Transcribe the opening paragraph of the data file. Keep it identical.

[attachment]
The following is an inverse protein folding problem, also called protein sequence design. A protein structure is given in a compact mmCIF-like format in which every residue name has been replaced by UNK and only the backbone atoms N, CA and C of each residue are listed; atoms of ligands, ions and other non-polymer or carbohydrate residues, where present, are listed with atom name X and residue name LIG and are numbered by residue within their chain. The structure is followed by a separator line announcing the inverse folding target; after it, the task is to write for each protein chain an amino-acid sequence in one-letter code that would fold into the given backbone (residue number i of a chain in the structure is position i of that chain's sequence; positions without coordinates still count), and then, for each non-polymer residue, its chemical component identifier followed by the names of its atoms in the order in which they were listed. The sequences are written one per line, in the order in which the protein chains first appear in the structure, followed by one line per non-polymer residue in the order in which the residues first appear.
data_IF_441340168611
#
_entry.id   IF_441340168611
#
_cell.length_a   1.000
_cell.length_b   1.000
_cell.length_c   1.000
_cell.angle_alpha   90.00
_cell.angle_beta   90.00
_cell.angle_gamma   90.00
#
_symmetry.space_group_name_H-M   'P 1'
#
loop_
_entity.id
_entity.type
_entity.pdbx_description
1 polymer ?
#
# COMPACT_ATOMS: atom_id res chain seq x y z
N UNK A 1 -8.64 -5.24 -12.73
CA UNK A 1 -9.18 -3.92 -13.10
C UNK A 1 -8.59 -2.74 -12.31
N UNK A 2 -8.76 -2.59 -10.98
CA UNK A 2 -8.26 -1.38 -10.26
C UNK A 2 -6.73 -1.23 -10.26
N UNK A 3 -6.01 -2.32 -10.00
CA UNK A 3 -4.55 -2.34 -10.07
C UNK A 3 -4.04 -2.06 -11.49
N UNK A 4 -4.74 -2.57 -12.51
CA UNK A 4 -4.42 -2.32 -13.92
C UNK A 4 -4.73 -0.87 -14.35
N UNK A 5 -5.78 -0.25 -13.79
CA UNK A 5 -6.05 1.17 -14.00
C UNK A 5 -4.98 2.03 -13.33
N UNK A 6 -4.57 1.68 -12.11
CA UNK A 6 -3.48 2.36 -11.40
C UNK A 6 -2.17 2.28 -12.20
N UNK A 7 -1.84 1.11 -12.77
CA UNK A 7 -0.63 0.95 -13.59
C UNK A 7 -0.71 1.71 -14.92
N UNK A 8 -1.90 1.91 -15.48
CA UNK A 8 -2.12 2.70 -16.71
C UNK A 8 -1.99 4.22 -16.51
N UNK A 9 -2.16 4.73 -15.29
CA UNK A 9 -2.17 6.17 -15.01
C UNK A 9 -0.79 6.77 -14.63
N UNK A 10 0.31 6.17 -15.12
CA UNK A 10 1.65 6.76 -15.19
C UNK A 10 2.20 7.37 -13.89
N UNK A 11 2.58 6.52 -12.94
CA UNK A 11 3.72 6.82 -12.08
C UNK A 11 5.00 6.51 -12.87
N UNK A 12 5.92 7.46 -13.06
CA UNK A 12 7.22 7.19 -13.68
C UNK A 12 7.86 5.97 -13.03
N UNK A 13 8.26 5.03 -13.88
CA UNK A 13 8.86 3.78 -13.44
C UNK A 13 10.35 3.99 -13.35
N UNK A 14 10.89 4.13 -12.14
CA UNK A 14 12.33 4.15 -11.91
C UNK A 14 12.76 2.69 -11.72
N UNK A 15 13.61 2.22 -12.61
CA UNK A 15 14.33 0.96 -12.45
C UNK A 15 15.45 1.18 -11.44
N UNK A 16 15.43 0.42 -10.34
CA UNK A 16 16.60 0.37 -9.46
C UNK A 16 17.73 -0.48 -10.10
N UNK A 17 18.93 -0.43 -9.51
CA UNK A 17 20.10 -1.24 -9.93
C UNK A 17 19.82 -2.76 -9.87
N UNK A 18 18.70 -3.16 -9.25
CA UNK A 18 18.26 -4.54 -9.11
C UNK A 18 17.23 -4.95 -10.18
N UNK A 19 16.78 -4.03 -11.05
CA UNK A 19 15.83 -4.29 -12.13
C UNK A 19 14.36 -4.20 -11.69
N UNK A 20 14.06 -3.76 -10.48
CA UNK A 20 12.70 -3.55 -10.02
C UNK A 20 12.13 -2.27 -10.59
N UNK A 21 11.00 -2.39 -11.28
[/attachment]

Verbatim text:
The following is an inverse protein folding problem, also called protein sequence design. A protein structure is given in a compact mmCIF-like format in which every residue name has been replaced by UNK and only the backbone atoms N, CA and C of each residue are listed; atoms of ligands, ions and other non-polymer or carbohydrate residues, where present, are listed with atom name X and residue name LIG and are numbered by residue within their chain. The structure is followed by a separator line announcing the inverse folding target; after it, the task is to write for each protein chain an amino-acid sequence in one-letter code that would fold into the given backbone (residue number i of a chain in the structure is position i of that chain's sequence; positions without coordinates still count), and then, for each non-polymer residue, its chemical component identifier followed by the names of its atoms in the order in which they were listed. The sequences are written one per line, in the order in which the protein chains first appear in the structure, followed by one line per non-polymer residue in the order in which the residues first appear.